55 Edward and Lawrence Parkinson in 1584 obtained messuages, &c., in Claughton and Catterall from Thomas Richardson and Thomas his son and heir; Pal. of Lanc. Feet of F. bdle. 46, m. 94.
Richard Parkinson (son of John son of Richard son of John) died in 1621 without issue, holding Enfield House, the Oatfall, &c., of John Brockholes by 1d. rent; Lancs. Inq. p.m. (Rec. Soc), ii, 250–2. His heir was his half-brother George, aged fifteen. Edward Parkinson in 1631 held lands in Catterall and Claughton which had belonged to the Hospitallers and then to Shireburne; Towneley MS. C 8, 13 (Chet. Lib.), 993. In 1653 John Parkinson, recusant, desired to compound for the sequestered two-thirds of his estate; Cal. Com. for Comp. iv, 3175.
56 Robert and Lawrence Wilkinson in 1592 made a settlement of seven messuages, &c., in Claughton; Pal. of Lanc. Feet of F. bdle. 54, m. 149. Lawrence (son of Thomas) Wilkinson in 1637 held two-thirds of a messuage, with the reversion of the other third after the death of Janet his father's widow, of Richard Shireburne as of his manor of Howath, parcel of the possessions of the late dissolved priory of St. John of Jerusalem in England. His son and heir Thomas was six years old, and his widow Ellen was living at Thornley; Duchy of Lanc. Inq. p.m. xxx, no. 79. Janet Wilkinson, widow, as a recusant in 1654 desired to contract for the two-thirds of her estate sequestered; Cal. Com. for Comp. v, 3193.
57 John Arthwright died in 1625 holding land late of the Hospital of St. John; William his son and heir was fifty years of age; Towneley MS. C 8, 13, p. 8.
George Bradshaw died in 1638 holding a messuage, &c., of Lord la Warre in socage. His son John was twenty-two years old; Duchy of Lanc. Inq. p.m. xxx, no. 87.
Lawrence Cottam in 1607 held his messuage, &c., of Edward Osbaldeston, and left as heir his son Richard, aged twenty-one; Lancs. Inq. p.m. (Rec. Soc. Lancs. and Ches.), i, 99. Richard's lands were sequestered (as to two-thirds) for his recusancy under the Commonwealth and in 1654 he applied for leave to contract. He died soon afterwards and was succeeded by a son Lawrence, but Thomas Beesley of Goosnargh claimed part; Royalist Comp. Papers (Rec. Soc. Lancs. and Ches.), ii, 81. The Cottams were of Bannister Hey in Claughton.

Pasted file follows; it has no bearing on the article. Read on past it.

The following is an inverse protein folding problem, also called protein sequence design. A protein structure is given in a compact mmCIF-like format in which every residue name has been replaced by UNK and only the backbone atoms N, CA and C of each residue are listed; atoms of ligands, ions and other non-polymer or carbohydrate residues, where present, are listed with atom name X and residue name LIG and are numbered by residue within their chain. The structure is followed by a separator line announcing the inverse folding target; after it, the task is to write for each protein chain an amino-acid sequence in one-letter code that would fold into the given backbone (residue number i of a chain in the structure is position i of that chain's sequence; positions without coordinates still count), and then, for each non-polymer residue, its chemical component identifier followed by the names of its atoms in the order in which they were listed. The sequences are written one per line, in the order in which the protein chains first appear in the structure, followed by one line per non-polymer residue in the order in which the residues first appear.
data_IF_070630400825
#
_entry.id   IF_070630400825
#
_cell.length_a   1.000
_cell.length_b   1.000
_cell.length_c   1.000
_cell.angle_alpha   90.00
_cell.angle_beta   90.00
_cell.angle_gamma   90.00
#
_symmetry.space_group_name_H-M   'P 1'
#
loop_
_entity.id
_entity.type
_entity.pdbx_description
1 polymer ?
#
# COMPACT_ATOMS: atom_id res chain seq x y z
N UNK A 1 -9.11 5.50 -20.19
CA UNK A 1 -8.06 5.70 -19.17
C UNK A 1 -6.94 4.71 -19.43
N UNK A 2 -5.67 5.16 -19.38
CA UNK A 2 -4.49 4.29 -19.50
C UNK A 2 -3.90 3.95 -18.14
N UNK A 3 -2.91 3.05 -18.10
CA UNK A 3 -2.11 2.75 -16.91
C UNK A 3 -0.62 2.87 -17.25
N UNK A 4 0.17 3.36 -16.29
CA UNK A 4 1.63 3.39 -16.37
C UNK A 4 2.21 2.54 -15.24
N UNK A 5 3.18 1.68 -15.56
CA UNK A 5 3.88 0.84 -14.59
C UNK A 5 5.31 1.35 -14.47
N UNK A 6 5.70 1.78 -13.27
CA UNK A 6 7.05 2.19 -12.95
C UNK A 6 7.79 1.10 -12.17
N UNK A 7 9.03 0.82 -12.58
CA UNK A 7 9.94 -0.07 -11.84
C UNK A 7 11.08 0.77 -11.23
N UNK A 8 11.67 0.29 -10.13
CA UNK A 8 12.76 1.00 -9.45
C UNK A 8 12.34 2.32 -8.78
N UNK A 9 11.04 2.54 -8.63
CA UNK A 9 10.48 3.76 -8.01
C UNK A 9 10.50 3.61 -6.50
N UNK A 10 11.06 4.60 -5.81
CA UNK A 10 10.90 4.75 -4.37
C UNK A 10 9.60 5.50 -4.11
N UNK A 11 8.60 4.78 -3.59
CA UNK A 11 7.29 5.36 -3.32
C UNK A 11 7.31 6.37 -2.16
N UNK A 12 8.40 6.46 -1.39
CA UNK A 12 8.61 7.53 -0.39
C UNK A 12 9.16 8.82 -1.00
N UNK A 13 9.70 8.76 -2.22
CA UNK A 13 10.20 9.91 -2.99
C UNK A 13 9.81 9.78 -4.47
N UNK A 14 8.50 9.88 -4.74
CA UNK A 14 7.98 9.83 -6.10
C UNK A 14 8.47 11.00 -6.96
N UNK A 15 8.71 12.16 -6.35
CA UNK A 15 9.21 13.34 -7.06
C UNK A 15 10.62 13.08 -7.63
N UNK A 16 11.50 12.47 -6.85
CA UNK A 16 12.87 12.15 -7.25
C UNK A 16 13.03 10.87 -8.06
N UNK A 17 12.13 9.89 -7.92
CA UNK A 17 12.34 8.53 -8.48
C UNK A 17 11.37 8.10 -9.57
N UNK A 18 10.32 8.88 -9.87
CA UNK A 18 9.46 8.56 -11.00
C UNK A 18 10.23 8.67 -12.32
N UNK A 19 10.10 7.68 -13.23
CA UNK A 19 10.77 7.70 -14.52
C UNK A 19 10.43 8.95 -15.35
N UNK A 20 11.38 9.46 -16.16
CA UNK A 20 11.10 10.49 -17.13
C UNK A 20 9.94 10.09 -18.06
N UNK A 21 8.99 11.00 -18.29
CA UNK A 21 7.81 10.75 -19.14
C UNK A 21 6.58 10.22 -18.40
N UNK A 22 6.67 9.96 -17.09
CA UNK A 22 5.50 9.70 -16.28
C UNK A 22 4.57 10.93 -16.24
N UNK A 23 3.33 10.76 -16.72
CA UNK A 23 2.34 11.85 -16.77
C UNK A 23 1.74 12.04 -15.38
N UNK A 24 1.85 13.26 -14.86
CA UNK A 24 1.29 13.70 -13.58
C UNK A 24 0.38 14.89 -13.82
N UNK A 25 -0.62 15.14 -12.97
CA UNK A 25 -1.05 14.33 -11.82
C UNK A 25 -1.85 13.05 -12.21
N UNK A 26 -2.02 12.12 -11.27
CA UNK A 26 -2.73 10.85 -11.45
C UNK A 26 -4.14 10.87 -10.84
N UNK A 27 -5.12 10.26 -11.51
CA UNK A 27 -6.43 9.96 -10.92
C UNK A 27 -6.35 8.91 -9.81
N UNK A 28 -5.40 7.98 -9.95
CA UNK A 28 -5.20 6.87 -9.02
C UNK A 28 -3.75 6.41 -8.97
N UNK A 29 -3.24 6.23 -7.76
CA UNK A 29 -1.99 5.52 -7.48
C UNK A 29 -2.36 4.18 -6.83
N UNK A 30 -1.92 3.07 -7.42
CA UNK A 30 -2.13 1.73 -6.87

James Eckersall died in 1608 holding partly of the king as of the dissolved Hospital of St. John (by 2½d. rent) and partly in chief by knight's service. His heir was a brother Thomas, aged thirtysix; Lancs. Inq. p.m. (Rec. Soc.), i, 136.
John Heritage held a messuage, &c., of Richard Shireburne as of the Hospitallers; he died in 1629, leaving a son Hugh, aged thirty; Towneley MS. C 8, 13, p. 517. John Heritage purchased at the sale of the Derby estate in Claughton in 1602. His son Hugh died about 1643, leaving a widow Margery; she being a recusant had two-thirds of her tenement sequestered under the Commonwealth in 1646. John Heritage, their son, having attained his majority in 1652, and 'being a Protestant, his father having been a Protestant, and he (petitioner) having been so brought up from a child, being also well affected to the Parliamentary Government,' desired the discharge of the sequestration. He was churchwarden of Garstang in 1653–4, Royalist Comp. Papers, iii, 181–4.
Thomas Hodgson died in 1627 holding of the heirs of John Stanford; Edward, his son and heir, was fifteen years old; Towneley MS. C 8, 13, p. 499.
John Leigh died in 1631 holding of John Brockholes as of his manor of Claughton; Thomas, his son and heir, was forty years old; ibid. 747.
Christopher Walmesley held lands in 1623 of Thomas Richardson in socage by 16d. rent, and had a son and heir William, aged eighteen; Lancs. Inq. p.m. (Rec. Soc.), iii, 402. William Walmesley died in 1638 holding two messuages, &c., of the king as of the dissolved priory of St. John; the heir, his son Thomas, was of full age; Duchy of Lanc. Inq. p.m. xxx, no. 61. Thomas Walmesley, recusant, in 1653 petitioned to contract for the sequestrated two-thirds of his estate; Cal. Com. for Comp. v, 3178.